Her Smell doesn’t feel quite so patronizing, but it also fails to justify the gaping self-conscious gap between its “lowbrow” content and heightened theatrical form—for if there’s anything more grating than listening to a junkie pontificate for 135 minutes, it’s listening to a junkie who believes herself to be in a Shakespearean tragedy pontificate for 135 minutes. The movie doth protest too much, methinks.
I’m glad Her Smell isn’t a trendy empowerment fable and that Perry allows Moss to dig for some truly grotesque emotions, but something about the movie’s gender politics feels empty and underobserved. Aside from general observations about the difficulties of motherhood and marriage, there’s no exploration of the systemic sexism a band at that time would have faced—you can’t graft the Guns N’ Roses story onto the arc of a girl band in the ’90s and expect it to take. Something about the Aker Girls (Cara Delevingne on drums; Kathy Acker on conspicuously researched cultural reference), the younger girl band that looks up to Becky’s Something She, feels off, too. They dress, act, and sound more like an indie band of today than one that would have existed and become popular in the early aughts—a dead zone for countercultural feminism and certainly not a time when their sort of band would find the type of overnight success the movie asks us to believe in.
While these movies’ aesthetics announce themselves as new, challenging, or provocative, the stories they’re telling ultimately feel conventional and familiar. The self-destructive and ultimately repentant superstar or, worse, the hack who signs a musical deal with the devil are classic-radio hits we’ve heard over and over again. But these movies are so high-minded and self-serious about their insights that they risk becoming silly, tedious, or, worse, antagonistic toward the viewer—and, least forgivably, the music itself.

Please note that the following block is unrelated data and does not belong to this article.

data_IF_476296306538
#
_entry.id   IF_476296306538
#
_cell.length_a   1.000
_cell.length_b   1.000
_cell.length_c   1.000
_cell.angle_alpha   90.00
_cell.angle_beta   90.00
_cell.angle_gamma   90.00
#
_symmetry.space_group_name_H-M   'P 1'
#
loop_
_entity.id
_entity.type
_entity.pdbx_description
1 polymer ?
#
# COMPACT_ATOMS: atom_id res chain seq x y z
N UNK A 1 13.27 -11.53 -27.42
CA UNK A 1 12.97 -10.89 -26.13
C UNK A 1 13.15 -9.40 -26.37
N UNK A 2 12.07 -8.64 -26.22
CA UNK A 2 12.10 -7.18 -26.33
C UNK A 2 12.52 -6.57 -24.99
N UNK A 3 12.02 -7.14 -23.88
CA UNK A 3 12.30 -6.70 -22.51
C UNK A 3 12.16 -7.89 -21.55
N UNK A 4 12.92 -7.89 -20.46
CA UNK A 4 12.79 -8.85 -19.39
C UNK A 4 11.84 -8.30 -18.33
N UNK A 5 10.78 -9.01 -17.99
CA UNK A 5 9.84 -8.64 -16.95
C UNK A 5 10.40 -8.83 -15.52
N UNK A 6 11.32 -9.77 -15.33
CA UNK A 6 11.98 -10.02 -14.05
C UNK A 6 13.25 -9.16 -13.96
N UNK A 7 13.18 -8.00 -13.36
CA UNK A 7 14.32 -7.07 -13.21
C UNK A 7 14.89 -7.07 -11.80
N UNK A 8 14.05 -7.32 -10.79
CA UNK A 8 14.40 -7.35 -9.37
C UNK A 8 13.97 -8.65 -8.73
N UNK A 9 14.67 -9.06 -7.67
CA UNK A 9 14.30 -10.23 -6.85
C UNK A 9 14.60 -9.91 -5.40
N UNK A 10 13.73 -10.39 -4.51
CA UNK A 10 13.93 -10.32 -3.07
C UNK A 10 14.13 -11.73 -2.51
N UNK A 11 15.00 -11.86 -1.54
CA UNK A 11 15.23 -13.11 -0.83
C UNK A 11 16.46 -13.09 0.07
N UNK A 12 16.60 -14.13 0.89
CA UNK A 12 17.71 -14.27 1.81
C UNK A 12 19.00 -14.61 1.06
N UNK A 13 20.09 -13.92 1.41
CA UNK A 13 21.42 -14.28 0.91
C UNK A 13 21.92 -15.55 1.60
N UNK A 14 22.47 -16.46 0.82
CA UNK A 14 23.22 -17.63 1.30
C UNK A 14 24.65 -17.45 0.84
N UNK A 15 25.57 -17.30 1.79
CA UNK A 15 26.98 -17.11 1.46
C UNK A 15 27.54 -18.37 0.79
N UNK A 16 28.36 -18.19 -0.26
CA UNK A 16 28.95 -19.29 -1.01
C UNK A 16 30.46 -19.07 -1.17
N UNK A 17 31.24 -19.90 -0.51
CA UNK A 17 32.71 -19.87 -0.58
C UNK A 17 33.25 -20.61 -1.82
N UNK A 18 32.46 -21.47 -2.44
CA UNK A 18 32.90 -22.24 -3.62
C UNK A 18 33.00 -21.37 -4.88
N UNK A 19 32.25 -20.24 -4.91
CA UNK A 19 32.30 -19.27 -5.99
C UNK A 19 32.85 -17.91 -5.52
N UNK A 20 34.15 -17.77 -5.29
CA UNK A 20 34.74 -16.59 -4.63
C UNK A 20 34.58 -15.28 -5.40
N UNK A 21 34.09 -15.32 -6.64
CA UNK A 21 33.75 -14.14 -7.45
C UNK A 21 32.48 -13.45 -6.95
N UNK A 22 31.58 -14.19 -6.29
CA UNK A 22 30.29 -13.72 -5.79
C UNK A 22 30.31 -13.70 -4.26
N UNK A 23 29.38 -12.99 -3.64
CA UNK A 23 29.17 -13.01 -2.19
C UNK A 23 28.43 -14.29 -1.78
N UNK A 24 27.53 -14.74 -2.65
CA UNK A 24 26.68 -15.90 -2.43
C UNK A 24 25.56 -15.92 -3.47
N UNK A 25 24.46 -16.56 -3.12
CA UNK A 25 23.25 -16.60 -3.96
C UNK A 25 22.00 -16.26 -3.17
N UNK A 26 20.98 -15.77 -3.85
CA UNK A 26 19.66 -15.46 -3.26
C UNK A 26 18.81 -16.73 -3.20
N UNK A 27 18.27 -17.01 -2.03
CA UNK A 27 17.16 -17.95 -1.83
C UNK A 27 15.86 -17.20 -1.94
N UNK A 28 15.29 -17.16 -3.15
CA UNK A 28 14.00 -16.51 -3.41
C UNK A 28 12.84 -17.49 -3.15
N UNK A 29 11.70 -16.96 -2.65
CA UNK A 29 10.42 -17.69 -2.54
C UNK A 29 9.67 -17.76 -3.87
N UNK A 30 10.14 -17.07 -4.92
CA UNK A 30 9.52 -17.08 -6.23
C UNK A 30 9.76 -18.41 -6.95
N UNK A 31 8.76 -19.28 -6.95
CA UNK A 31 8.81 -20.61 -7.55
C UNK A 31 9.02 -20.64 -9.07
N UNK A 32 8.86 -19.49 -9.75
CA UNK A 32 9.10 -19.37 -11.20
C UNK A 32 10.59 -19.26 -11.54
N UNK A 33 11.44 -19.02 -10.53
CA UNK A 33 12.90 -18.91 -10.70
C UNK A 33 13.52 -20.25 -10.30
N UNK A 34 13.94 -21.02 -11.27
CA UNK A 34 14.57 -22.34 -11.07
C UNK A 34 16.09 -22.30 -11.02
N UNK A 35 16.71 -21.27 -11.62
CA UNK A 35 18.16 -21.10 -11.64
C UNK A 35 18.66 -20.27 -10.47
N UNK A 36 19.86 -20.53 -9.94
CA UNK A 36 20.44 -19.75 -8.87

In Sara Marcus’s excellent riot grrrl history Girls to the Front—incidentally, one of the books Perry had Moss read while she was creating the character Becky Something—Bikini Kill member Tobi Vail recalls a night early in the group’s existence, when her new bandmates slept over at her parents’ house and she showed them one of her all-time favorite movies on laser disc. (The ’90s!) The film was Ladies and Gentlemen, the Fabulous Stains, a cult 1982 flick about a sneering punk-rock girl band starring a teenage Diane Lane and a pre-everything Laura Dern. It was frontwoman Kathleen Hanna’s first time seeing the movie, and for years to come she’d cite it as a galvanizing influence. “I remember lying on the floor, watching The Fabulous Stains,” she told Marcus, “and feeling like this was exactly the most perfect moment, watching that movie, being in a band with them, the whole thing.”
By most standards, Ladies and Gentlemen, the Fabulous Stains isn’t a great movie. It’s certainly not the kind of movie that wins Oscars: It’s a little crudely made, unevenly acted, and at times even “problematic” in the modern parlance. But it is a great rock movie, an altogether different beast—it’s alive. A great rock movie doesn’t have to win awards but should capture something about the underlying spirit of the music that animates it. It asks you to bask in its soundtrack rather than have critical distance or even contempt for it. A great rock movie is the sort of thing that, if you’re watching it late at night with some friends, speaks to you directly and viscerally enough to give you all sorts of crazy ideas, like maybe you guys could start a band. Even if the feeling is fleeting, it hypnotizes you into thinking that anything’s possible.